Photo/IllutrationPolice lay out the stimulants found on a boat abandoned by seven Chinese nationals who were arrested in early June on suspicion of possession of stimulants with intent to sell. (Provided by the Metropolitan Police Department)

  • Photo/Illustraion

A report of a suspicious boat and 18 months of close coordination between police, customs officials and the Japan Coast Guard led to the recent record bust of stimulants, according to sources close to the investigation.

Between June 3 and 4, seven Chinese nationals ranging in age from 25 to 40 were arrested at a harbor in Minami-Izu, Shizuoka Prefecture, on suspicion of possessing 1 ton in stimulants with a street value of about 60 billion yen ($554 million). The seizure was the largest ever of stimulants in Japan.

According to investigative sources, the group first came on the radar of law enforcement in November 2017 when a Minami-Izu resident reported a suspicious boat entering and leaving the harbor.

That tip led to the start of a joint investigation by the Metropolitan Police Department, the Japan Coast Guard and Tokyo Customs.

Surveillance confirmed that a suspicious boat was entering and leaving the harbor. A dozen or so suspicious individuals were placed on a surveillance list.

Included in that list was one man who frequently traveled between Japan and Hong Kong. The man was followed whenever he entered Japan.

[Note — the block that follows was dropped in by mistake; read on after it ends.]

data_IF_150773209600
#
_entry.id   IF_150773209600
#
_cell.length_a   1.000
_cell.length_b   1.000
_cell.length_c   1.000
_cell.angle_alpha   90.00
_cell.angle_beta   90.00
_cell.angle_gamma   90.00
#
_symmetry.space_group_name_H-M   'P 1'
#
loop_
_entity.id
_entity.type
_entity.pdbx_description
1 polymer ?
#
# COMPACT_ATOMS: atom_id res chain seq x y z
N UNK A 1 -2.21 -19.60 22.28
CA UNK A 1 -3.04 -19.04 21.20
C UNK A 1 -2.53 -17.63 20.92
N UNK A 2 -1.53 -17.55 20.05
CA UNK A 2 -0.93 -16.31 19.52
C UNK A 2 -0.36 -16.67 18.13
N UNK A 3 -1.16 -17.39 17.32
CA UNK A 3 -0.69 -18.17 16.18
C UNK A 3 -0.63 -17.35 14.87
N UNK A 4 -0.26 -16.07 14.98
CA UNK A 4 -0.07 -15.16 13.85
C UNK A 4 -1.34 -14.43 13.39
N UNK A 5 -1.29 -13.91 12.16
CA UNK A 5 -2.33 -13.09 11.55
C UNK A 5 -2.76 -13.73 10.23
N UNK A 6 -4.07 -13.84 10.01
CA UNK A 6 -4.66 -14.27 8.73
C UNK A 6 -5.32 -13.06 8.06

Amid that ongoing investigation, law enforcement learned that the seven arrested flew separately to Japan from Hong Kong from early May, about one month before their eventual arrest. They were found to have looked over the harbor in Minami-Izu as well as frequented a members-only cruising club in Yokohama. The group anchored a boat registered in Aichi Prefecture at the club.

Early on May 31, three men boarded the boat and departed from the Yokohama club. The following morning, the boat was spotted on a brief refueling stop at Hachijojima island, south of the Izu Peninsula.

The boat was found to have then traveled about 600 kilometers farther south in the Pacific where those on board were spotted dropping something into the water and later retrieving it.

On the evening of June 3, the boat entered the harbor at Minami-Izu, where police were waiting. They arrested two men who began unloading the cargo to a nearby car as well as two others on the boat.

One man who fled from the boat as well as two others who served as lookouts were also arrested the next day.

The ton of stimulants had been packed into 500 smaller bags containing 2 kilograms each.

Police believe the stimulants were transported to the boat out at sea and are continuing their investigation into whether Hong Kong was the initial source of the smuggled stimulants.

The seven arrested suspects have denied the allegations against them.

(This article was written by Chihaya Inagaki and Yuko Kawasaki.)